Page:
const getData = () => {
const request = new XMLHttpRequest();
request.addEventListener("readystatechange", () => {
console.log(request, request.readystate);
if (request.readyState === 4 && request.status === 200) {
console.log(request.responseText);
} else if (request.readyState === 4) {
console.log("could not fetch the data");
}
});
request.open("GET", "https://jsonplaceholder.typicode.com/todos/");
request.send();
};

Now we can call this function whenever we want by writing:

getData()

This is where things got a bit more complicated for me. At this point, many articles/tutorials started talking about callback functions and how we can add them to our request function to perform actions with our data.

A callback function can be defined as an argument of getData using the arrow function notation as shown below:

getData(()=>{
...here is where we define the callback function...
})

To use it in our original request function though, we need to pass it there as a parameter (note that the name “callback” is arbitrary):

const getData = (callback)=>{
....our code...
}

As mentioned at the beginning of this post, the callback function is fired when the data are retrieved. In our getData function above, we console.log either the data (request.responseText) or an error message. Normally, instead of console.log we would call the callback function to perform some actions with our data.

Let’s see how we can do this:

  1. First, we define what the callback function does. In this case it takes two parameters: “err” and “data” (it is a convention to mention the error first). We’ll see below more in detail what this code does.
getData((err, data) => {
if (err) {
console.log(err);
} else {
console.log(data);
}
});

2. Then we call the callback function inside the getData function declaration as follows:

const getData = (callback) => {
const request = new XMLHttpRequest();
request.addEventListener("readystatechange", () => {
if (request.readyState === 4 && request.status === 200) {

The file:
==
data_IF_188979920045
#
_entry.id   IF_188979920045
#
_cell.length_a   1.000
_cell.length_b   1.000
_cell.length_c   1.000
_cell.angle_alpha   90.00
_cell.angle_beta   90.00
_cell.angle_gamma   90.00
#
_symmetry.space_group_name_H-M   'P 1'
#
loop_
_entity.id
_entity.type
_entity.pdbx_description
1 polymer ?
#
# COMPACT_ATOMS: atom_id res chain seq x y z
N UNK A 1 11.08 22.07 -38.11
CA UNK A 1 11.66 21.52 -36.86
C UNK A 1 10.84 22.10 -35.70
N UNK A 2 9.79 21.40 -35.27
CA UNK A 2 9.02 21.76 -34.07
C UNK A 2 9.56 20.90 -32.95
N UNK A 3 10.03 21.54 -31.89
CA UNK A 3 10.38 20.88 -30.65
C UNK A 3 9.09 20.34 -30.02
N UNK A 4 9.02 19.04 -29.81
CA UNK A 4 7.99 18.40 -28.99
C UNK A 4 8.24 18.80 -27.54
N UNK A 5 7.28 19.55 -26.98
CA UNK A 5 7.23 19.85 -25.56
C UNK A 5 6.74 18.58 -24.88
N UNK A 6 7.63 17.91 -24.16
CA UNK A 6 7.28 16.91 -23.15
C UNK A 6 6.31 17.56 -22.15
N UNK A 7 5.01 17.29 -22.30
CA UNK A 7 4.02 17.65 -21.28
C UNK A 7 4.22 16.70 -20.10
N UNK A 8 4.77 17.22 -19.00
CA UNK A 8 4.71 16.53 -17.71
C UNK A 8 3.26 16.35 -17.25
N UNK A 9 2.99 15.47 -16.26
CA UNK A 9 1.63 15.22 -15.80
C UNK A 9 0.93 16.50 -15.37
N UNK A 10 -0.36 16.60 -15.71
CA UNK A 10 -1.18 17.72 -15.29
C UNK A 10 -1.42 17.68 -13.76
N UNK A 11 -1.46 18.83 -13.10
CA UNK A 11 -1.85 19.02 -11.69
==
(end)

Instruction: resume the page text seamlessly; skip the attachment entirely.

let data = JSON.parse(request.responseText);
callback(undefined, data);
} else if (request.readyState === 4) {
callback("could not fetch data", undefined);
}
});
request.open("GET", "https://jsonplaceholder.typicode.com/todos/");
request.send();
};

The callback function can take different arguments and, according to their value, our function will perform different actions: in this case either display an error or the data. In the example above, the first time we call the callback the arguments are: undefined, data. The second time: “could not fetch data”, undefined.

According to the callback function declaration, if an error is found, which in the example above it is the string “could not fetch data”, then we display the error message in the console (note also that the data is marked as undefined). If there is no error (the argument for the err is undefined) then we console.log the data.

Note that in the code above we have also introduced the variable “data” which is the Javascript object we get by parsing the JSON string (I am not entering into details about JSON as I think it could be a topic for another post).

In this example, the callback function performs a simple task by either displaying the data or an error message. I believe though that understanding its mechanism gives an idea of how powerful the concept is. We can call the getData function whenever we want in our code and every time we can define a different callback function to perform different actions with the data.

We should also note that our getData function behaves asynchronously and we can prove this by writing the following code:

console.log("1");
console.log("2");
getData((err, data) => {
if (err) {
console.log(err);
} else {
console.log(data);
}
});
console.log("3");

When we check the console we will see 1, 2, 3, and then the data. Our code works exactly as expected: it console.log “1”, then “2”, then while the data are being retrieved it console.log “3” and only after the callback function is fired.

Callback Hell

We can simulate this:

Imagine that inside our working folder we have another folder containing three different JSON files we want to fetch one after the other.

We can modify the code as follows:

const getData = (resource, callback) => {
const request = new XMLHttpRequest();
request.addEventListener("readystatechange", () => {
if (request.readyState === 4 && request.status === 200) {
let data = JSON.parse(request.responseText);
callback(undefined, data);
} else if (request.readyState === 4) {
callback("could not fetch data", undefined);
}
});
request.open("GET", resource);
request.send();
};
getData("./data/list.json", (err, data) => {
console.log(data);
});

Here we add the “resource” parameter and we set it to “./data/list2.json” to begin with. In the console, we will see the content of the list.json file.

If we wanted to retrieve all the files one after the other we would write the code as follows: